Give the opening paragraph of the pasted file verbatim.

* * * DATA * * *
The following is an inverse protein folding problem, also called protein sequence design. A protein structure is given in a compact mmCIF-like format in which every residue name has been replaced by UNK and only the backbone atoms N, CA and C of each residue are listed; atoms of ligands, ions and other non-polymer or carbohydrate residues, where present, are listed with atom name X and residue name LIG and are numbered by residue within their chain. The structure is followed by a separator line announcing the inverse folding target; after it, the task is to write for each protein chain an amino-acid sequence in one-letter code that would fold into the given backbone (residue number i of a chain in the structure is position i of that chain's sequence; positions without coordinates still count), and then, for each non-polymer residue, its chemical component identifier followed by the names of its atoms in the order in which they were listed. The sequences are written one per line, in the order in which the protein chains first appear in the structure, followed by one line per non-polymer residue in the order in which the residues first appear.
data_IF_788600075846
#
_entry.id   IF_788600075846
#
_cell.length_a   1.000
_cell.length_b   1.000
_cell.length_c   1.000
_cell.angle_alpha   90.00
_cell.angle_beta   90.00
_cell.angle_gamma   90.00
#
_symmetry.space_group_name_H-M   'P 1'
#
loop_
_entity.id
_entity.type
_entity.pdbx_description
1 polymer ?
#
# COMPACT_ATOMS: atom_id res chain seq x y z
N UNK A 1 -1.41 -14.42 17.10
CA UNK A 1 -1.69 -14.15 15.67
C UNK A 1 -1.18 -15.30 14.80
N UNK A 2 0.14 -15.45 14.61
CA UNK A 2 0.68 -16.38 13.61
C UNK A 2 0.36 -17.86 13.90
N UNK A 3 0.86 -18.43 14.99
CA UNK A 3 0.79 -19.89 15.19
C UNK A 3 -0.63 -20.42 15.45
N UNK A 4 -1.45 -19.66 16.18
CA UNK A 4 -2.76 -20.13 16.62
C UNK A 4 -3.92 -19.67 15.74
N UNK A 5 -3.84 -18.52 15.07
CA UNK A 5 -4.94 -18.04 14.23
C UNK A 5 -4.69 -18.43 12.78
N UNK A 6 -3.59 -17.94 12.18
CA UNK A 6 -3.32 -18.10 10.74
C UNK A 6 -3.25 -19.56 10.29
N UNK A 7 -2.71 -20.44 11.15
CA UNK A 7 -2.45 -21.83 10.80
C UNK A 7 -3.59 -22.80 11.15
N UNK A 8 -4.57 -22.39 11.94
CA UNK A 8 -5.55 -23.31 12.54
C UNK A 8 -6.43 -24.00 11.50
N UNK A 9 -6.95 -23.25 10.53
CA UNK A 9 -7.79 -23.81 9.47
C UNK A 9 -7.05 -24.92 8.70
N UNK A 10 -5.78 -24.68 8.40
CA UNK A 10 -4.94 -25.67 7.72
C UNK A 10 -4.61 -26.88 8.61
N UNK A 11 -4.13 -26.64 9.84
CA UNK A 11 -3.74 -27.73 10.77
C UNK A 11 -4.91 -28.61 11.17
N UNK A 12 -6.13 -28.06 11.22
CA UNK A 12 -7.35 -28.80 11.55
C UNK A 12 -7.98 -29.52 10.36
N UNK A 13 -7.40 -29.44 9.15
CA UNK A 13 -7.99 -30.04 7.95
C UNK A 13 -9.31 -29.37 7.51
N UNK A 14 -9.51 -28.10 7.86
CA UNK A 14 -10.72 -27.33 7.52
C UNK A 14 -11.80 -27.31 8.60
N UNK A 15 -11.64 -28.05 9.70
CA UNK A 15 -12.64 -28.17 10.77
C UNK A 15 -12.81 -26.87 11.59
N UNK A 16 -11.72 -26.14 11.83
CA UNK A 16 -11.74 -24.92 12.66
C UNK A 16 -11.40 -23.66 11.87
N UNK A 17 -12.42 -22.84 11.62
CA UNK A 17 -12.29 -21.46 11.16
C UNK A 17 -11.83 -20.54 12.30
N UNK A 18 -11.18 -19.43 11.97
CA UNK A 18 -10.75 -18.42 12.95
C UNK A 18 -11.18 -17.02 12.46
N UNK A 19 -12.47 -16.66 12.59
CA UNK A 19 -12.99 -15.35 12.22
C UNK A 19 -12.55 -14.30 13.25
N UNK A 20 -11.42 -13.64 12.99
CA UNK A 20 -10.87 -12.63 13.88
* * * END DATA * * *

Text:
The following is an inverse protein folding problem, also called protein sequence design. A protein structure is given in a compact mmCIF-like format in which every residue name has been replaced by UNK and only the backbone atoms N, CA and C of each residue are listed; atoms of ligands, ions and other non-polymer or carbohydrate residues, where present, are listed with atom name X and residue name LIG and are numbered by residue within their chain. The structure is followed by a separator line announcing the inverse folding target; after it, the task is to write for each protein chain an amino-acid sequence in one-letter code that would fold into the given backbone (residue number i of a chain in the structure is position i of that chain's sequence; positions without coordinates still count), and then, for each non-polymer residue, its chemical component identifier followed by the names of its atoms in the order in which they were listed. The sequences are written one per line, in the order in which the protein chains first appear in the structure, followed by one line per non-polymer residue in the order in which the residues first appear.